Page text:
Initially fun, but shot and left for dead by a ludicrous pseudothriller angle.


Cellist dumps hubby and tries for celebrity singledom, only to be chased by doubt, her past and a stalker.

Barr may have done all she could with the backpacker genre (Cuba, 2003, etc.) so it’s not surprising that she’s upgrading (or downgrading) to mildly suspenseful chick-lit. The main problem here is that the suspenseful elements that served her well in previous travelogue fiction are ratcheted up to such a ludicrous extent that her novel’s soil has been left rather bare and thin. Thirty-year-old Evie Silverman is a cellist of the pop sort—the kind who always appears somewhat undressed on her album photo and makes sure to cover pop tunes as well as the classical staples. And she’s quite well known for it (“I am classical lite, through and through”), so it’s to Fleet Street’s delight when she rather brusquely dumps her husband after a well-received concert. Evie wastes no time moving into a new apartment, with a rather mousy and worshipful roommate, and making the party rounds, making sure that she’s photographed about town in her favorite outfits. Just when her life is looking pretty peachy (her boyfriend is an 18-year-old pop star who follows her around puppy-doglike), though, Evie starts getting threatening stalker letters, anonymous of course. Wherein follows a lengthy jaunt to New York for a publicity tour, more letters, an agonizingly dull stretch about her best friend’s attempt to be artificially impregnated, and a rather ridiculous denouement involving a secret from Evie’s past and a laughably villainous high-school enemy. Barr quite definitively shows the limitations of her craft, as she takes a promisingly tart beginning and continually waters it down with verbiage, opaque motivations, subpar suspense and a narrative as focused on the inner life of its amazingly narcissistic heroine as she is on herself.

Initially fun, but shot and left for dead by a ludicrous pseudothriller angle.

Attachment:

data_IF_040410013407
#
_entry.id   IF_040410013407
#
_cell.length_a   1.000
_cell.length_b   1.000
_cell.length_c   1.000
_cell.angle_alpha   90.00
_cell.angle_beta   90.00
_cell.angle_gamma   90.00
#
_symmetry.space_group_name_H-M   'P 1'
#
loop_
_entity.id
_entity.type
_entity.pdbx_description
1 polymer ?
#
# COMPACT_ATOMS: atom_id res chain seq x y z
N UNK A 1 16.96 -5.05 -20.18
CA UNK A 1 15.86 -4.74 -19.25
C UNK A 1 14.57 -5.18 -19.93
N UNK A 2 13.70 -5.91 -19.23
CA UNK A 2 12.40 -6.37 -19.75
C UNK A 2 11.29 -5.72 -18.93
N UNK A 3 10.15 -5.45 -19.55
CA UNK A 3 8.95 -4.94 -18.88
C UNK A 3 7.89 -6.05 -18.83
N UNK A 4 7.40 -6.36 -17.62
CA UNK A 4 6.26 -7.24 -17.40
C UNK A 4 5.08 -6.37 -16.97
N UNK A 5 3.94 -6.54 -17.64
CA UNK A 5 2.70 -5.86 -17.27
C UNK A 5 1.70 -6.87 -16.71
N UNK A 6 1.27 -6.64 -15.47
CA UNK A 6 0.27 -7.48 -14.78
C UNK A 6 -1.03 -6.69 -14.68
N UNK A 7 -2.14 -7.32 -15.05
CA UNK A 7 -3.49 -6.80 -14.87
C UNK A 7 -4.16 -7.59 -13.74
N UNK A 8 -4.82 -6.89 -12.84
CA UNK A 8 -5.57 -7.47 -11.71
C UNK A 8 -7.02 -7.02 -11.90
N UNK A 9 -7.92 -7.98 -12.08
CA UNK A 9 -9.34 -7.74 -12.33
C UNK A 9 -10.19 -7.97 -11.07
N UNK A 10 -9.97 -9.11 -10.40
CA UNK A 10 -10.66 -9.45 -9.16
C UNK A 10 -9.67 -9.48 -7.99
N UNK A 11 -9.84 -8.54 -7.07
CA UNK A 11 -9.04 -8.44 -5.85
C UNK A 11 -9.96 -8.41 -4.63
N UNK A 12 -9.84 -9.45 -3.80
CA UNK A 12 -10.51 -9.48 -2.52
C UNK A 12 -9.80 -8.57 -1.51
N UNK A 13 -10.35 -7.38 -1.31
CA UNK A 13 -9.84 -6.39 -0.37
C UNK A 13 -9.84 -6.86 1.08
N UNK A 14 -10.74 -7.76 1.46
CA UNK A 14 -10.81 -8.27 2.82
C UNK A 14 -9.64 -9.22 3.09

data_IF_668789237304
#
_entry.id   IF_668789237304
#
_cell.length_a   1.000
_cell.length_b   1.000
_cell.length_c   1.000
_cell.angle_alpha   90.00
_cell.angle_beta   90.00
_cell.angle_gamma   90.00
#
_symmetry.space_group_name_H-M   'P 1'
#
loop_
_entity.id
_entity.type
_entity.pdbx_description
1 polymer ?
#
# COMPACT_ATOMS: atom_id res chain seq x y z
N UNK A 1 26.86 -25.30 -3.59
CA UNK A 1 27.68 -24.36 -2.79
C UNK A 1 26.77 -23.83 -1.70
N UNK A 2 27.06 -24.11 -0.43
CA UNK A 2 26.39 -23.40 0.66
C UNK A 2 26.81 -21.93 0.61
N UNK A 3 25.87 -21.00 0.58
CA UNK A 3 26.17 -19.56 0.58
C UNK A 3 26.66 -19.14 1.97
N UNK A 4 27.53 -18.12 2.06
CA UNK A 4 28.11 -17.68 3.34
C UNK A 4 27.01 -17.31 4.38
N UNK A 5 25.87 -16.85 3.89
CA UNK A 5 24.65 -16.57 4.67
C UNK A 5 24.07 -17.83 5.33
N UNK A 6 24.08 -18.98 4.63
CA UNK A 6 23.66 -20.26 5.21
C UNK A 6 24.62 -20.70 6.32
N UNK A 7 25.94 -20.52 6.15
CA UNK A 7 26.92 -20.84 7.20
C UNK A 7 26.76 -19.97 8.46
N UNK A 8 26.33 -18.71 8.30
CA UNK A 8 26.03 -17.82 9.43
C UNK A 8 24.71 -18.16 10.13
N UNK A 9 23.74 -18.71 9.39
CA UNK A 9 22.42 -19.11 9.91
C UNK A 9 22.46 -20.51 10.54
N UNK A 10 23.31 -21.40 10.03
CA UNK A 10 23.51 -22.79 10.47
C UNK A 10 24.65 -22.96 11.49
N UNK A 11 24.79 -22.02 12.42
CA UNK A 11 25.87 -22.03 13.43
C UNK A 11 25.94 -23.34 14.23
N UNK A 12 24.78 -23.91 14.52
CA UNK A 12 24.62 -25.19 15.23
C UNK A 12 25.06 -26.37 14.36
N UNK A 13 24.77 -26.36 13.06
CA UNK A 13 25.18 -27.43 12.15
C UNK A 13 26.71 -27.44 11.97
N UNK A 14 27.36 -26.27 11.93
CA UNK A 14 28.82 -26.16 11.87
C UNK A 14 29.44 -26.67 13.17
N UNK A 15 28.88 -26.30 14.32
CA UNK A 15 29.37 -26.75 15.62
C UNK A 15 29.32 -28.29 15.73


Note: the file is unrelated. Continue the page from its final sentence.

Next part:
Pub Date: May 31, 2005

ISBN: 0-452-28536-4

Page Count: 368

Publisher: Plume

Review Posted Online: June 24, 2010

Kirkus Reviews Issue: March 1, 2005

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Dark and unsettling, this novel’s end arrives abruptly even as readers are still moving at a breakneck speed.


Ten years after her teenage daughter went missing, a mother begins a new relationship only to discover she can't truly move on until she answers lingering questions about the past.

Laurel Mack’s life stopped in many ways the day her 15-year-old daughter, Ellie, left the house to study at the library and never returned. She drifted away from her other two children, Hanna and Jake, and eventually she and her husband, Paul, divorced. Ten years later, Ellie’s remains and her backpack are found, though the police are unable to determine the reasons for her disappearance and death. After Ellie’s funeral, Laurel begins a relationship with Floyd, a man she meets in a cafe. She's disarmed by Floyd’s charm, but when she meets his young daughter, Poppy, Laurel is startled by her resemblance to Ellie. As the novel progresses, Laurel becomes increasingly determined to learn what happened to Ellie, especially after discovering an odd connection between Poppy’s mother and her daughter even as her relationship with Floyd is becoming more serious. Jewell’s (I Found You, 2017, etc.) latest thriller moves at a brisk pace even as she plays with narrative structure: The book is split into three sections, including a first one which alternates chapters between the time of Ellie’s disappearance and the present and a second section that begins as Laurel and Floyd meet. Both of these sections primarily focus on Laurel. In the third section, Jewell alternates narrators and moments in time: The narrator switches to alternating first-person points of view (told by Poppy’s mother and Floyd) interspersed with third-person narration of Ellie’s experiences and Laurel’s discoveries in the present. All of these devices serve to build palpable tension, but the structure also contributes to how deeply disturbing the story becomes. At times, the characters and the emotional core of the events are almost obscured by such quick maneuvering through the weighty plot.